Until recently, most of us discarded rogue emails from Chinese domain name service providers about another company registering a website domain similar to yours as little more than spam. Hayden Sutherland, All About Brands’ digital specialist, explains why cyber-squatting or domain-squatting is a problem and what you should do.
If, like me, you receive emails from Chinese domain name service providers helpfully letting you know that a company in Asia has bought a series of domain names which are similar to your own company’s web domain name, you’re probably inclined to discard it as spam.
But the problem of cybersquatting, also known as domain squatting, i.e. when someone deliberately registers a domain name that is relevant to your brand (product, service, organisation or even person) appears to be on the rise. They do it in a deliberate act to either deny you of it, to make money from your brand equity, or with the intention of selling (read: ransoming it) it back to you.
The actual issue of whether this activity is actually illegal depends upon your country of residence. In the US, there is in fact a federal law which outlaws this under the American Anti-cybersquatting Consumer Protection Act.
However most countries have no legislation to cover this and therefore they have to resolve the issue through the Uniform Domain Name Resolution Policy (UDRP). This is an international process set up by ICANN, however the chances of getting a name back varies from situation to situation and is trickier if your cybersquatter resides in another country, especially places such as China and Russia.
What you can do about it really depends on a number of questions.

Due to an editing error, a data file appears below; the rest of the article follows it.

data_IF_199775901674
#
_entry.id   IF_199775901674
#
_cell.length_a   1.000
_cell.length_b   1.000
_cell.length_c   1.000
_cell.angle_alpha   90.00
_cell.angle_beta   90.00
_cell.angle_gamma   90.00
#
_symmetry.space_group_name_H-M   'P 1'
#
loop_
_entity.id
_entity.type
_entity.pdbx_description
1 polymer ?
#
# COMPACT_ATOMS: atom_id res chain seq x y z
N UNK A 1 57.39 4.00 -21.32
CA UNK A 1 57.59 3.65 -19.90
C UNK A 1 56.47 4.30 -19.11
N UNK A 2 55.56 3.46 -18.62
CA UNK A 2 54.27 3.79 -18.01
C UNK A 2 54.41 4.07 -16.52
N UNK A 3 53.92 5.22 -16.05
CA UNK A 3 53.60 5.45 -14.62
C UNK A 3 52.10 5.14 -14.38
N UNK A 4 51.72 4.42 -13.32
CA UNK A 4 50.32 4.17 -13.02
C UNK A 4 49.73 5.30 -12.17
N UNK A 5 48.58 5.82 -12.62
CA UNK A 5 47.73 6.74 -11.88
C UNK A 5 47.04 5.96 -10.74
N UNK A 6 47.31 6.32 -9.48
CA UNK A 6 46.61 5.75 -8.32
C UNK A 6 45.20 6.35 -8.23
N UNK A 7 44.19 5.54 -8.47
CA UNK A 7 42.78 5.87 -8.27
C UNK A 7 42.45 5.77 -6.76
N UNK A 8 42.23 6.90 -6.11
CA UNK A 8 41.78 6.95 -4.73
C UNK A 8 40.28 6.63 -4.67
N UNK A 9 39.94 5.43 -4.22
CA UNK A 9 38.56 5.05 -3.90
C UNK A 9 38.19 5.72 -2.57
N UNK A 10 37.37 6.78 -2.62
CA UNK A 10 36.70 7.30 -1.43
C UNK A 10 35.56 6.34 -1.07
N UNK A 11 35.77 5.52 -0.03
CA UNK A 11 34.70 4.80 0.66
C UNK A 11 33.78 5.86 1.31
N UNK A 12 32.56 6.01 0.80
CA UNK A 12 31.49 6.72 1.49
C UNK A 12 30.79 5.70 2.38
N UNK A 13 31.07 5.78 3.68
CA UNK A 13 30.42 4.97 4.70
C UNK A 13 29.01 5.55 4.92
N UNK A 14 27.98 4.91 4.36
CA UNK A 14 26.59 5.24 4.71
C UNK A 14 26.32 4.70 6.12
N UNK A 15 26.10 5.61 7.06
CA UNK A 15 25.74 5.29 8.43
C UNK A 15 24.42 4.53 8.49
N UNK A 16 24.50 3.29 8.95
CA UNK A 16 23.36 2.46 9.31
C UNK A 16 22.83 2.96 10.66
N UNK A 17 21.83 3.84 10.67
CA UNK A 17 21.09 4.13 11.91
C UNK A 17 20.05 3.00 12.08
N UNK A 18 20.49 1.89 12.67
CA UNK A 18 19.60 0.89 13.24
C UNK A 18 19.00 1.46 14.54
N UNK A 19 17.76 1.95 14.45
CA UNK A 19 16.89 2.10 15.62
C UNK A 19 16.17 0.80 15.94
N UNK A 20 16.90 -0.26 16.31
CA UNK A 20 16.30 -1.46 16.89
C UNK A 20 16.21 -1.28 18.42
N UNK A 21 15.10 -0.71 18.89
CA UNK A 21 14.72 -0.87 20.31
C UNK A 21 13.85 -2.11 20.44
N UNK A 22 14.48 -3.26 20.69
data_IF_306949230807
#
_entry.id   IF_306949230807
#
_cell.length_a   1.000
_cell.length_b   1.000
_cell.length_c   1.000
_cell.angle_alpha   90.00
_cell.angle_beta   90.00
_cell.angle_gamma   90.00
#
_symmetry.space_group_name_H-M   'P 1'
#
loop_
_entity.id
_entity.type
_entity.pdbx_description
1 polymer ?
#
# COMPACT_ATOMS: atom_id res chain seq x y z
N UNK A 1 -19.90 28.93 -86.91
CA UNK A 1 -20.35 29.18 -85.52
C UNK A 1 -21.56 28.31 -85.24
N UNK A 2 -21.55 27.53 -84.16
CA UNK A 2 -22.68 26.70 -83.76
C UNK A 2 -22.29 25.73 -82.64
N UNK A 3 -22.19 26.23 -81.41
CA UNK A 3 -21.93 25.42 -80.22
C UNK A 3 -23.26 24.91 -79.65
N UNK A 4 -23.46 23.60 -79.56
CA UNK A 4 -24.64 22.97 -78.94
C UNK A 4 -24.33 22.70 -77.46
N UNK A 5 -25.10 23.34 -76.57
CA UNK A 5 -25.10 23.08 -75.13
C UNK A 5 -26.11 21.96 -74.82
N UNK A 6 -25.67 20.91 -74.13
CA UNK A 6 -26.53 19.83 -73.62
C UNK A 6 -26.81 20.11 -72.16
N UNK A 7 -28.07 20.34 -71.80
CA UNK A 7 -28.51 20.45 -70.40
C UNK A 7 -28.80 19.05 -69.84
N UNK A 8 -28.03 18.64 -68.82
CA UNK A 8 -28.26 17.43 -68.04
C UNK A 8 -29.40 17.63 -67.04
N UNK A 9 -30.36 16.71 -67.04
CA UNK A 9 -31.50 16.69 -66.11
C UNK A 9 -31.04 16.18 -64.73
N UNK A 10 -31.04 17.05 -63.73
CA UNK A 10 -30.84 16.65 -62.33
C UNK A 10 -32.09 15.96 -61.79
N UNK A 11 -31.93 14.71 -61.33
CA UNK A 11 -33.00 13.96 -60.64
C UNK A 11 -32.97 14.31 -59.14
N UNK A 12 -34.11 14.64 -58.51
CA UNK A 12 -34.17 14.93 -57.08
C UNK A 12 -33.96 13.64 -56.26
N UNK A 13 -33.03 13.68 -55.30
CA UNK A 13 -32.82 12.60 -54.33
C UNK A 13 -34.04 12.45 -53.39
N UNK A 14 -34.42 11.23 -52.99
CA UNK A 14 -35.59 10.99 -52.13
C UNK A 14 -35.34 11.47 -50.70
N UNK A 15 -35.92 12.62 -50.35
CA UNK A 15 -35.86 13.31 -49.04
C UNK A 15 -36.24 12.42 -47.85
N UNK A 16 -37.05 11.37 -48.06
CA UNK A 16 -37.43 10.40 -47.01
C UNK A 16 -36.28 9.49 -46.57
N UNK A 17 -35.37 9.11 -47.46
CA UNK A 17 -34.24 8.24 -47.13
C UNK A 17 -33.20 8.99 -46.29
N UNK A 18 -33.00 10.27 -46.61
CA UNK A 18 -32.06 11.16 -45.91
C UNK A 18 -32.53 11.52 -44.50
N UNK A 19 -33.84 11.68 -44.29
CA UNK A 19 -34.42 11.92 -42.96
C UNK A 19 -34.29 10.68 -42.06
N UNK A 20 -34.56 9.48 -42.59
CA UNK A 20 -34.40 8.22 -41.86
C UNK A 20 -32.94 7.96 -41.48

1. How close to your brand is the domain that is registered?
If it uses the exact name (and correct spelling) then there's obviously a strong chance it’s your organisation that has been targeted. If it is a common top level domain (TLD), then expect that many users will type this URL into their browser, an action known as "domain dipping".
2. What does this domain offer?
Is there an actual website there, if so what does it say or do? Are they attempting to pass themselves off as your brand? Do they sell products, especially competitive ones (or even your own) if they have an eCommerce or affiliate setup? Remember, a site that pretends to be yours is an obvious phishing scam candidate and the negative publicity and reputational risk could be huge! Even if this isn't a phishing attempt, are you really happy for someone to make money from your brand without your consent and without your quality safeguards?
3. Are they promoting the domain?
If they are trying, through fair means or foul, to promote the site then these efforts could conflict with your own marketing and PR activity. To check it out simply type
"link[site URL]" into Google to see who's linking to this site. Don’t get me started on what this means for your SEO efforts...
My main advice is if you are in any doubt as to your legal position on this… consult your lawyer. You may have a clear case of misrepresentation or other avenues to claim back this domain (or at least stop it doing what it is doing). But regardless, make sure you fully understand the impact that that the cyber squatter is having on your brand and begin to work out a method of communicating the real business.
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